Wednesday, 28 January 2009

Jobbing author of suburbia

I was very sorry to read today about the death of John Updike. I still remember the effect his autobiography, Self-Consciousness, had on me when I read it 20 years ago. I’ve read a lot of his work since then – the early Olinger stories, based on his Pennsylvania hometown, shine like jewels – but nothing had quite the same impact as this series of essays on his chronic ailments and anxieties like psoriasis, stuttering, intimations of mortality and more nebulous feelings of being ‘smothered and confined, misunderstood and put-upon’. There is a dazzling opening chapter, ‘A Soft Spring Night in Shillington,’ in which the present-day (c. 1989) Updike finds himself on Shillington’s Pennsylvania Avenue on a spring evening with time to spare after an airline loses his luggage, and then wanders aimlessly around its streets ‘on Proust’s dizzying stilts of time’. And I still remember off-by-heart this piece of fear and trembling at the self’s unbearable situatedness: ‘Billions of consciousnesses silt history full, and every one of them the center of the universe. What can we do in the face of this unthinkable truth but scream or take refuge in God?’

Updike was a scribbler for hire – he wrote for everything from the New Yorker to Popular Mechanics to TV Guide. In Self-Consciousness, he links this idea of literature as ‘a space one gratefully escaped into rather than ... a burden of wisdom to be gained,’ to a childhood steeped in ‘the papery self-magnification and immortality of printed reproduction’. His love of cartoons started with Big Little Books bought at five-and-ten-cent stores, and his first ambition was to be a cartoonist for Walt Disney or the syndicates.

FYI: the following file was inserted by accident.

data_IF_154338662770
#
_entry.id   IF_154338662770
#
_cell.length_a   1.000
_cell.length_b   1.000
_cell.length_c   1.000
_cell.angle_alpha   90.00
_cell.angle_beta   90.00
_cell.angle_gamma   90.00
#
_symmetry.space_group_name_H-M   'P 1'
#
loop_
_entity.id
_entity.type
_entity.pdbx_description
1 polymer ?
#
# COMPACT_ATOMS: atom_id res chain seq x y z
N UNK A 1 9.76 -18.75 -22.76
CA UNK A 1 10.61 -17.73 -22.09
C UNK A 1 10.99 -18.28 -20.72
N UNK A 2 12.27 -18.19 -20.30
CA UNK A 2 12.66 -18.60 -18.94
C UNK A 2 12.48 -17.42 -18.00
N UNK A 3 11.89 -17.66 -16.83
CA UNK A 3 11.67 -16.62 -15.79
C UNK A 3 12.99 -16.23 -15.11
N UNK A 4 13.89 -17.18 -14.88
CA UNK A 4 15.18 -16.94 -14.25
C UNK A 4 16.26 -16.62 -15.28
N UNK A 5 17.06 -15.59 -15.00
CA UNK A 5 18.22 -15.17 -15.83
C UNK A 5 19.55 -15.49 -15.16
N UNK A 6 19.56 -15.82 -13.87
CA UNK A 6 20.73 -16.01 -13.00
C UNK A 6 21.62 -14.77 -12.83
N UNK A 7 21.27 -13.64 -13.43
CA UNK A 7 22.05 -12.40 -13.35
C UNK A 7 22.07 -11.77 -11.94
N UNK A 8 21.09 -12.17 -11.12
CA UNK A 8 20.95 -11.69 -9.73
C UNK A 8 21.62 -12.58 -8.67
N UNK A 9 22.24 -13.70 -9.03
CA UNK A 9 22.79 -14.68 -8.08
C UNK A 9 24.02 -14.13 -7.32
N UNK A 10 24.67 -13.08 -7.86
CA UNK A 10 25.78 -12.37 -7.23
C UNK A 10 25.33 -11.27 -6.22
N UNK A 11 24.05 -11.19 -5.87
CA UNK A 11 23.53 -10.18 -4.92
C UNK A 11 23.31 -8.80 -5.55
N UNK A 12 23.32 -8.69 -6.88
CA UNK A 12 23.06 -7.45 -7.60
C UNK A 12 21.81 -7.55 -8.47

I loved the front covers of Updike’s essay collections: Picked-Up Pieces has a photograph of the author dressed in jeans and sweater, standing in a suburban street of clapboard houses and holding some leaves up to the camera. Hugging the Shore shows him in summer clothes, sitting in a boat by the banks of a river, and on the cover of Odd Jobs he is in winter overcoat and woollen hat, raking leaves and twigs on to a garden fire. He’s just pottering about, checking out the neighbourhood, the jobbing author of suburbia.

This blog salutes an author who said the aim of his work was to ‘give the mundane its beautiful due’.

1 comment:

  1. What I imagine to be Updike's last review appeared in the New Yorker this week.

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